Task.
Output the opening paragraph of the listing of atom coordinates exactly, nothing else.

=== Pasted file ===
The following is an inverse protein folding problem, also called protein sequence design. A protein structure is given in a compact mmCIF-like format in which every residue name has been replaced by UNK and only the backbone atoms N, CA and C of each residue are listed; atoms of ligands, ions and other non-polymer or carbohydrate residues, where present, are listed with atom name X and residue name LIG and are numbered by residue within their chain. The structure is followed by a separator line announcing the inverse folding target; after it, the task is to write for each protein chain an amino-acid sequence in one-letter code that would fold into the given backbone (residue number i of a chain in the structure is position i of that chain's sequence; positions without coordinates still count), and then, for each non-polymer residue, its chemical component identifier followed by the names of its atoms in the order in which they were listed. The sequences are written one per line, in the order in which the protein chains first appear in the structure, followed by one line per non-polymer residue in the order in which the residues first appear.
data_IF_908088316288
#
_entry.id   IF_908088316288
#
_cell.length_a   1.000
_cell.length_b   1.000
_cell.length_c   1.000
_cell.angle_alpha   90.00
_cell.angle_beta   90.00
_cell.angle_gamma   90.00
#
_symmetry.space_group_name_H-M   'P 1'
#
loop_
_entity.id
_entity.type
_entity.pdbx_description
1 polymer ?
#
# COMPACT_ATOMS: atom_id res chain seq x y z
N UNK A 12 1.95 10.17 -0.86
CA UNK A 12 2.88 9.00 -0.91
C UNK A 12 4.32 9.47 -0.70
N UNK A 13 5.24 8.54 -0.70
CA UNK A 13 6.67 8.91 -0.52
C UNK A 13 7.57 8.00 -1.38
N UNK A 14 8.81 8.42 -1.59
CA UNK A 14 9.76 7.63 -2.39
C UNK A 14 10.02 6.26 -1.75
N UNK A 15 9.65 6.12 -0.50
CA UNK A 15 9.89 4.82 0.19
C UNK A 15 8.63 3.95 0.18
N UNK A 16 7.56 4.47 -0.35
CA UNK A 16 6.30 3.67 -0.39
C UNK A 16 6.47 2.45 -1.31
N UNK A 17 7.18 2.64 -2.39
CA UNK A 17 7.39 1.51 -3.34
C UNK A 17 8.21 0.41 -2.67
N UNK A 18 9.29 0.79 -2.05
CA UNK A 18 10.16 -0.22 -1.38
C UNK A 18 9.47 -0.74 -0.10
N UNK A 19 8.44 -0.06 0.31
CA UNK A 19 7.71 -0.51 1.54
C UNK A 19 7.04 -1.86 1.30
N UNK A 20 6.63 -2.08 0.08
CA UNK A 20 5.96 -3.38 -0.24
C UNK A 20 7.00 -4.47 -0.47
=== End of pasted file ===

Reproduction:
The following is an inverse protein folding problem, also called protein sequence design. A protein structure is given in a compact mmCIF-like format in which every residue name has been replaced by UNK and only the backbone atoms N, CA and C of each residue are listed; atoms of ligands, ions and other non-polymer or carbohydrate residues, where present, are listed with atom name X and residue name LIG and are numbered by residue within their chain. The structure is followed by a separator line announcing the inverse folding target; after it, the task is to write for each protein chain an amino-acid sequence in one-letter code that would fold into the given backbone (residue number i of a chain in the structure is position i of that chain's sequence; positions without coordinates still count), and then, for each non-polymer residue, its chemical component identifier followed by the names of its atoms in the order in which they were listed. The sequences are written one per line, in the order in which the protein chains first appear in the structure, followed by one line per non-polymer residue in the order in which the residues first appear.